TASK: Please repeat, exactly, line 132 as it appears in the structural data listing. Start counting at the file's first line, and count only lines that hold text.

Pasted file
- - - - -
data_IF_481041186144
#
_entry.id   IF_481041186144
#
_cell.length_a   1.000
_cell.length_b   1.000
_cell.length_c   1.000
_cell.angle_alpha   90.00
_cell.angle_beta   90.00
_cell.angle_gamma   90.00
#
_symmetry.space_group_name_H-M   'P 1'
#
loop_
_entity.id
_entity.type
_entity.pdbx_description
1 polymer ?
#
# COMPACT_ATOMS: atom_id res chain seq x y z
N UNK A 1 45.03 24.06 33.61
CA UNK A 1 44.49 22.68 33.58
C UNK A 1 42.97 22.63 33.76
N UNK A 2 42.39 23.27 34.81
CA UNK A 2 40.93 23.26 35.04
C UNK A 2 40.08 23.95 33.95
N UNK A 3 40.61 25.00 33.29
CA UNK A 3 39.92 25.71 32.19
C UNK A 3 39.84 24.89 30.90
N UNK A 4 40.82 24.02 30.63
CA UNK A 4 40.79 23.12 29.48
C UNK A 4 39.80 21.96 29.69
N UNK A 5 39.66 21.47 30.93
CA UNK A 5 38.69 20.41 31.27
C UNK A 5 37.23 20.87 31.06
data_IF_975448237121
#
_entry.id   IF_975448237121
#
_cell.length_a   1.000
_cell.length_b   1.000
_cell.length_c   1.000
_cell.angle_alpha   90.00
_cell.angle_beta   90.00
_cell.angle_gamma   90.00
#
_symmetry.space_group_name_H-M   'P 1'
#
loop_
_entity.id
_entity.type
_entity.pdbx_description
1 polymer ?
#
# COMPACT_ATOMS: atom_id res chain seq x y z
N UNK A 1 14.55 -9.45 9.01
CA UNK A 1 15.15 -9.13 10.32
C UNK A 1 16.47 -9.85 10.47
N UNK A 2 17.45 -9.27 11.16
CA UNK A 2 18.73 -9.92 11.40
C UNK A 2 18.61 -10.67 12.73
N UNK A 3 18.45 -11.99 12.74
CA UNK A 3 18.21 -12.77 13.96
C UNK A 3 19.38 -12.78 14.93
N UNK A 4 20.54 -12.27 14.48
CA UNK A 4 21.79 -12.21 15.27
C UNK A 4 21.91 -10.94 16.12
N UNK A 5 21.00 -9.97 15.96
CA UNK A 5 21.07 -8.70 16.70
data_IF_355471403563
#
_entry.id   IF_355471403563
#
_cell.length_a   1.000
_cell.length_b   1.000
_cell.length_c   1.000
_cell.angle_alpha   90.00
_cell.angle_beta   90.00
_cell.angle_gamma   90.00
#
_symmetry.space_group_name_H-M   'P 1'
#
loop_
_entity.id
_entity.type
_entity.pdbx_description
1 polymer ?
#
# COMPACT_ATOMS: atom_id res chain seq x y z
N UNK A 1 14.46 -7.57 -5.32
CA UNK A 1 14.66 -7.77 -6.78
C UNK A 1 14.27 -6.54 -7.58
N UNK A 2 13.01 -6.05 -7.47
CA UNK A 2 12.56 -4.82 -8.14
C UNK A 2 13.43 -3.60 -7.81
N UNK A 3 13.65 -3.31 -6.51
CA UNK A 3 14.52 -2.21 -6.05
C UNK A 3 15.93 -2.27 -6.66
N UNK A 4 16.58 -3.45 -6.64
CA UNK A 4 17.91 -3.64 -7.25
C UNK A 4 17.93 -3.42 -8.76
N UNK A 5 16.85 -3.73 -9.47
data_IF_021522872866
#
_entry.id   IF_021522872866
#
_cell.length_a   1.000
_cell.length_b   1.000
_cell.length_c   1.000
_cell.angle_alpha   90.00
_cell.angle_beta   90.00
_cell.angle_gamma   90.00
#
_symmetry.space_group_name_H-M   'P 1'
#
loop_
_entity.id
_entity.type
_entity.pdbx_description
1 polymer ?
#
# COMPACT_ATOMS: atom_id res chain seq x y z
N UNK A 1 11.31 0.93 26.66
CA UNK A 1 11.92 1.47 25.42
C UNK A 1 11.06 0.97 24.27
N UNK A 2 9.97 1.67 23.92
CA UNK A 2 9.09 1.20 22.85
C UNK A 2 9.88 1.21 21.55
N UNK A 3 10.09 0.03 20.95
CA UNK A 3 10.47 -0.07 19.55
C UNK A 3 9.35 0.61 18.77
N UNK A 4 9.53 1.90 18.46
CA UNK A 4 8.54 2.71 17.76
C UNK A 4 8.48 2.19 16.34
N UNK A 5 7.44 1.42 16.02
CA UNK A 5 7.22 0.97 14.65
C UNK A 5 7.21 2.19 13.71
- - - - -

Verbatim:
N UNK A 4 9.53 1.90 18.46